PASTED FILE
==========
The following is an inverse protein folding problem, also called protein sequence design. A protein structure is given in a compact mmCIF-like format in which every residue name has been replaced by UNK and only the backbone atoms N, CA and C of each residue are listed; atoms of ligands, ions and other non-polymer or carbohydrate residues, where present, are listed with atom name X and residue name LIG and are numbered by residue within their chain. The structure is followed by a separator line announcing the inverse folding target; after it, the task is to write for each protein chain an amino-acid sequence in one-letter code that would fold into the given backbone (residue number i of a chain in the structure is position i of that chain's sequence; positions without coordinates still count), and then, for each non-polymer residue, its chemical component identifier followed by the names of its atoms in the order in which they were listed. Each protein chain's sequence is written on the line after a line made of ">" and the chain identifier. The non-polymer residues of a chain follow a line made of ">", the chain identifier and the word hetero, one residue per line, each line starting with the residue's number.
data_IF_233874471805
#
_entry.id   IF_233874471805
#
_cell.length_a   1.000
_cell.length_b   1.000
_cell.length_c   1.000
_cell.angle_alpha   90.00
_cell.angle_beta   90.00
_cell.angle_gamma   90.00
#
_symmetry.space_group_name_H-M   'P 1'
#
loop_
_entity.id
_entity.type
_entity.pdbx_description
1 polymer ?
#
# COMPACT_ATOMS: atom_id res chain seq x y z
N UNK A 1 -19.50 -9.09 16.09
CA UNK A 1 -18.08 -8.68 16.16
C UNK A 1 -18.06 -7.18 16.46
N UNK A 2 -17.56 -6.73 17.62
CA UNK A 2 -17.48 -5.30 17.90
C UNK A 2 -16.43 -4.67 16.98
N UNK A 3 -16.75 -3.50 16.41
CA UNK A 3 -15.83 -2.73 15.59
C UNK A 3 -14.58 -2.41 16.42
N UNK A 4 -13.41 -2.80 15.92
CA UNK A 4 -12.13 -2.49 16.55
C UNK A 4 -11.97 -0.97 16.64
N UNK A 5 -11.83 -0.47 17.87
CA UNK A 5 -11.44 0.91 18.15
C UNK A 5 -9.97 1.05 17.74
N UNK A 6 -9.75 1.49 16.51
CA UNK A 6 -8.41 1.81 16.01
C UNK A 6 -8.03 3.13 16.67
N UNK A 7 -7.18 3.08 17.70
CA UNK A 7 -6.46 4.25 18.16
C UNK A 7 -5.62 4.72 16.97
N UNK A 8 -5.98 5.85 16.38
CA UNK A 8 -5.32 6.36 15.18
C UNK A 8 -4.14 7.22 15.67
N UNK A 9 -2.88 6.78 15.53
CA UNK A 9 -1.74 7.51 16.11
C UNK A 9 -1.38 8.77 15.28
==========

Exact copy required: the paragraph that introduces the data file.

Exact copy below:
The following is an inverse protein folding problem, also called protein sequence design. A protein structure is given in a compact mmCIF-like format in which every residue name has been replaced by UNK and only the backbone atoms N, CA and C of each residue are listed; atoms of ligands, ions and other non-polymer or carbohydrate residues, where present, are listed with atom name X and residue name LIG and are numbered by residue within their chain. The structure is followed by a separator line announcing the inverse folding target; after it, the task is to write for each protein chain an amino-acid sequence in one-letter code that would fold into the given backbone (residue number i of a chain in the structure is position i of that chain's sequence; positions without coordinates still count), and then, for each non-polymer residue, its chemical component identifier followed by the names of its atoms in the order in which they were listed. Each protein chain's sequence is written on the line after a line made of ">" and the chain identifier. The non-polymer residues of a chain follow a line made of ">", the chain identifier and the word hetero, one residue per line, each line starting with the residue's number.